“During cyclone Amphan, this building, which is already dilapidated as you can see, suffered heavy damage. Later, only a few could be relocated to these newly built houses. Rest are still waiting. Besides, these new houses are like dog shelter,” she said.

A house on the side of the lane. (Ahona Sengupta)

“But, the free ration has honestly helped us a lot. At least “khete toh parchi didi” (we are getting to eat, didi). Everything is so expensive. Starting from gas cylinders to vegetables to medicines. So, if you are given something for free even if it is rice, wheat and pulses, why would we complain? But, the government should have worked more for the poor as it keeps promising,” she added.

Je khete debe, shei naam pabe (Those who will feed us, will get the name),” the 45-year-old woman said.

Standing beside her, a 22-year-old Rajesh Dhanuk (name changed), said he lost his job in March 2020 and has been sitting at home since.

He said, “After the lockdown, every family here has an unemployed son. All the women are working either at the corporation building as cleaning staff or as house helps or cooks at people’s homes. Where else is work? We have been in this profession for as long as we can remember. So, which government has really tried to uplift us? No one, as you can see. If given an opportunity, why would we not want to have a better life?”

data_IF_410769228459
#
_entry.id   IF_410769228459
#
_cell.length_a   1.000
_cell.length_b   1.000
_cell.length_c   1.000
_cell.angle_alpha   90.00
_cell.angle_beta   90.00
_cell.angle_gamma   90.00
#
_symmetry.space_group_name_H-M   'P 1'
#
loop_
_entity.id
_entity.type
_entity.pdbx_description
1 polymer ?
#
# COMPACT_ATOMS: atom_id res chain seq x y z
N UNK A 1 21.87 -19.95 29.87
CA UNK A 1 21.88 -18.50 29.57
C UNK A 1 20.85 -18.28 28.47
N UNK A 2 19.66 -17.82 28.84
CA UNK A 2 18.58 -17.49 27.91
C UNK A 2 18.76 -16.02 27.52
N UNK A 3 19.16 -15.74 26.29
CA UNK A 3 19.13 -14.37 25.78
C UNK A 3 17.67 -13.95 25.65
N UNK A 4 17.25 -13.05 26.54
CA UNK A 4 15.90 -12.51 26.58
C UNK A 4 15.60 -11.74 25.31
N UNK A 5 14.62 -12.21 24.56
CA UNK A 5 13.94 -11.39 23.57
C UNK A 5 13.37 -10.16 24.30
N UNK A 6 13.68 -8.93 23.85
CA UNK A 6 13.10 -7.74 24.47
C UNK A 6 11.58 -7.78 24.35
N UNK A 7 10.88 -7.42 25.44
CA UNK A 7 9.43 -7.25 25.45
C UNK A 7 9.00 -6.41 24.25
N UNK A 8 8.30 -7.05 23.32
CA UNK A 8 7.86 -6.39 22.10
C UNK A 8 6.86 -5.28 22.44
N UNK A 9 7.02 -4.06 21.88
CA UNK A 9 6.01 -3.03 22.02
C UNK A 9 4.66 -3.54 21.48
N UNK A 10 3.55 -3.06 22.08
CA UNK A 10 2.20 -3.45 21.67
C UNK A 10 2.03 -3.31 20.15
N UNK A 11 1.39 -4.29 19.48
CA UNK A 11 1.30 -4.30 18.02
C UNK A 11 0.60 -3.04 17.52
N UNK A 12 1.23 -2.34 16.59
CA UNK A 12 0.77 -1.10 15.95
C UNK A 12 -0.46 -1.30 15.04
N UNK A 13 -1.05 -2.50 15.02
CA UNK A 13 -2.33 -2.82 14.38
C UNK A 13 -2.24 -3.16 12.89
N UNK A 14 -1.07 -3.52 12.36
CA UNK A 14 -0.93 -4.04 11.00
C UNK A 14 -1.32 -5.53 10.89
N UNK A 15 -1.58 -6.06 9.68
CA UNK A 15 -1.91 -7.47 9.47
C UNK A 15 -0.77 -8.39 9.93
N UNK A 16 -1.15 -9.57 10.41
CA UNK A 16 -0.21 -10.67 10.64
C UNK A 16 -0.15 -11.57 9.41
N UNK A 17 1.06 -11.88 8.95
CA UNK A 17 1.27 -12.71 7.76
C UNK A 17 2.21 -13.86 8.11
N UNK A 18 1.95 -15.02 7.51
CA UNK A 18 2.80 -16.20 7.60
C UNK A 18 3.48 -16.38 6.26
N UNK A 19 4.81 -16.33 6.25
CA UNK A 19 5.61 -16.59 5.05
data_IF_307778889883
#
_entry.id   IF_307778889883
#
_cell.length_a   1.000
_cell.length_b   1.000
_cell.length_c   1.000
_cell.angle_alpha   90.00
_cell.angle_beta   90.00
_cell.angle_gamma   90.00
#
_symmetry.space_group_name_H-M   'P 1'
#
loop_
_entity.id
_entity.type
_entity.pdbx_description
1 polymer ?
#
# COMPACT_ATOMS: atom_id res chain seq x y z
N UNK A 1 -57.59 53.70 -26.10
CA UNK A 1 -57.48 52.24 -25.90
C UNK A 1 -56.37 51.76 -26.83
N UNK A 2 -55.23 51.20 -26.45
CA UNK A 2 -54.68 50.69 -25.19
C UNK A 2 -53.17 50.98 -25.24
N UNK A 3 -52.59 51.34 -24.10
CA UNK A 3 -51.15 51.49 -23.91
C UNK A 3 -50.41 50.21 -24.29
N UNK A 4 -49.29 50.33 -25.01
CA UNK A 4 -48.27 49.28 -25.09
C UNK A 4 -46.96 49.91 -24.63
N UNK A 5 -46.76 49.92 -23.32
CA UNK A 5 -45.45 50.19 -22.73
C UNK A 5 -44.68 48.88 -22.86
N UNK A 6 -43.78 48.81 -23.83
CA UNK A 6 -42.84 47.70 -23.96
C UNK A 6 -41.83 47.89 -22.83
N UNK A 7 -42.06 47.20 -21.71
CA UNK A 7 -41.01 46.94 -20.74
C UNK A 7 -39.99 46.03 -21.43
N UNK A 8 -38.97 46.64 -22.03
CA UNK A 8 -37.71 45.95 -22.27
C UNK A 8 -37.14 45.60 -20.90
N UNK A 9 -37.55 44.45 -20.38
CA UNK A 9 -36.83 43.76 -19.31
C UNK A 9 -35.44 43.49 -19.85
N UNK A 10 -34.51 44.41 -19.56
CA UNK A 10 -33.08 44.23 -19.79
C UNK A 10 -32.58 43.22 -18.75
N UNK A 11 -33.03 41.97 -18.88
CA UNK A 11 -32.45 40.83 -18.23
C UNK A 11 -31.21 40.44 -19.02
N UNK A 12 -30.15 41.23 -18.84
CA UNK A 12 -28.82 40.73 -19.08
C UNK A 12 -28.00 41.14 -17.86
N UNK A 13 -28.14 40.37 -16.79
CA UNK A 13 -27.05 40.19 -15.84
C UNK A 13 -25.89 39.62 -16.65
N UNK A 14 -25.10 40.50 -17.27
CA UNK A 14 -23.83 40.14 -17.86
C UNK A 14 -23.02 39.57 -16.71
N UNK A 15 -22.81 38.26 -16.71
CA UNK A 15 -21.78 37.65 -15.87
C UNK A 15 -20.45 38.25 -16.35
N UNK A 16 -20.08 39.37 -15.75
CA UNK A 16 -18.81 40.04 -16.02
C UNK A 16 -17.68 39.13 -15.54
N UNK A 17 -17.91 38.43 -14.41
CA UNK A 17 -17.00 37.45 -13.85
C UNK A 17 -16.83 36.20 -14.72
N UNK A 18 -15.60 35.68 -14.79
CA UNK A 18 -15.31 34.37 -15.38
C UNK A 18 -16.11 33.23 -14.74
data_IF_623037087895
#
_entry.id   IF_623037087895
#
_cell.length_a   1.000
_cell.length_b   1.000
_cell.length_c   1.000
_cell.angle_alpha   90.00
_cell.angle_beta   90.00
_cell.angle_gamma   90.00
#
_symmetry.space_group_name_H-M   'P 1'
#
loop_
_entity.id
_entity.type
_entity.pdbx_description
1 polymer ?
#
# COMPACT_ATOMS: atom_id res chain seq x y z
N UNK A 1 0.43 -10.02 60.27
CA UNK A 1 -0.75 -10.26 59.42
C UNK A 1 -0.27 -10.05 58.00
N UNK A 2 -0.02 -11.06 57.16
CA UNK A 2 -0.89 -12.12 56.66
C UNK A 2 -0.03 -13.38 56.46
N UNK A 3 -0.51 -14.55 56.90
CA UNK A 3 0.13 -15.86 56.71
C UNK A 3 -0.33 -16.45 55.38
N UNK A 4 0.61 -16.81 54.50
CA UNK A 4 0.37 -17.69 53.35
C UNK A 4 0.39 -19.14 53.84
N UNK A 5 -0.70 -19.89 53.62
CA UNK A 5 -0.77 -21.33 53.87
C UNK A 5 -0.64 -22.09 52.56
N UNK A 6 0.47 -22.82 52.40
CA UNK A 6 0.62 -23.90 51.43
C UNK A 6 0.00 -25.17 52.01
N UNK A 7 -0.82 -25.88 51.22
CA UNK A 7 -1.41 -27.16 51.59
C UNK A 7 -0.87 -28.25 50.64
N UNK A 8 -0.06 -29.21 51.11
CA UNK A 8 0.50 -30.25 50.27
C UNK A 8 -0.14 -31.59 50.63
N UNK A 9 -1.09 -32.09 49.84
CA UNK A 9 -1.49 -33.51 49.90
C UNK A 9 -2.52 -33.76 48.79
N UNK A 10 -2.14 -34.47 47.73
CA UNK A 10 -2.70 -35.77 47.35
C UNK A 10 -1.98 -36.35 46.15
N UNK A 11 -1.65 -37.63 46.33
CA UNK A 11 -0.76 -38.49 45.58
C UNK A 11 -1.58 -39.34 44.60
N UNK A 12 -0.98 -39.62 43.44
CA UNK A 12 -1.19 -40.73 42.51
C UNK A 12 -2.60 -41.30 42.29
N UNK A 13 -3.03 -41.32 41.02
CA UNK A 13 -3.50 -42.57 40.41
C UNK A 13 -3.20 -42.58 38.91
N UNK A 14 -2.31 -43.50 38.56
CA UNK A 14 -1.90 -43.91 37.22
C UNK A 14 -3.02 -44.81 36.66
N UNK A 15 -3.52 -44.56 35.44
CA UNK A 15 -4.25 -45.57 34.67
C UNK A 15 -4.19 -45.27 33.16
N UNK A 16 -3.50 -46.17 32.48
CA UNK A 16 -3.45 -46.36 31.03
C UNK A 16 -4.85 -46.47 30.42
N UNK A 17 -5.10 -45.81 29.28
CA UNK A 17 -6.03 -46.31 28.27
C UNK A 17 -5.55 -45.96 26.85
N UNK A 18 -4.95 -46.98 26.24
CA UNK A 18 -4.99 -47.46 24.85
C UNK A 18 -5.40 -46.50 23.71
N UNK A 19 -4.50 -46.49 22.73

Rajesh, who worked as a sanitation worker in the Railways’ Quarter on a contractual basis, was shown the door during the first week of lockdown in March. And he wasn’t alone. Several others in his community lost their jobs too, including his brother. Now, he said, they are dependent on his mother who works as a house help.

Amar boyoshko Maa koto loker baari koto kaaj korbe (how much will my old mother work at people’s houses)? We at least had some contractual work. Now we don’t have anything. How can one person’s income feed three adults? Our houses are crumbling, everywhere there are cracks. No one even bothers to fix them. This is the basic minimum that the government and the corporation can do. So, we don’t have faith in a single political party,” he said.

Ironically, the Ambedkar Colony, is full of CMC quarters and comes under one of the constituencies of the awareness campaign run by Garbage Free India. The GFI is a Kolkata-based citizen’s collective seeking to raise awareness against throwing garbage mindlessly.

(Names of some people have been changed on their request for anonymity)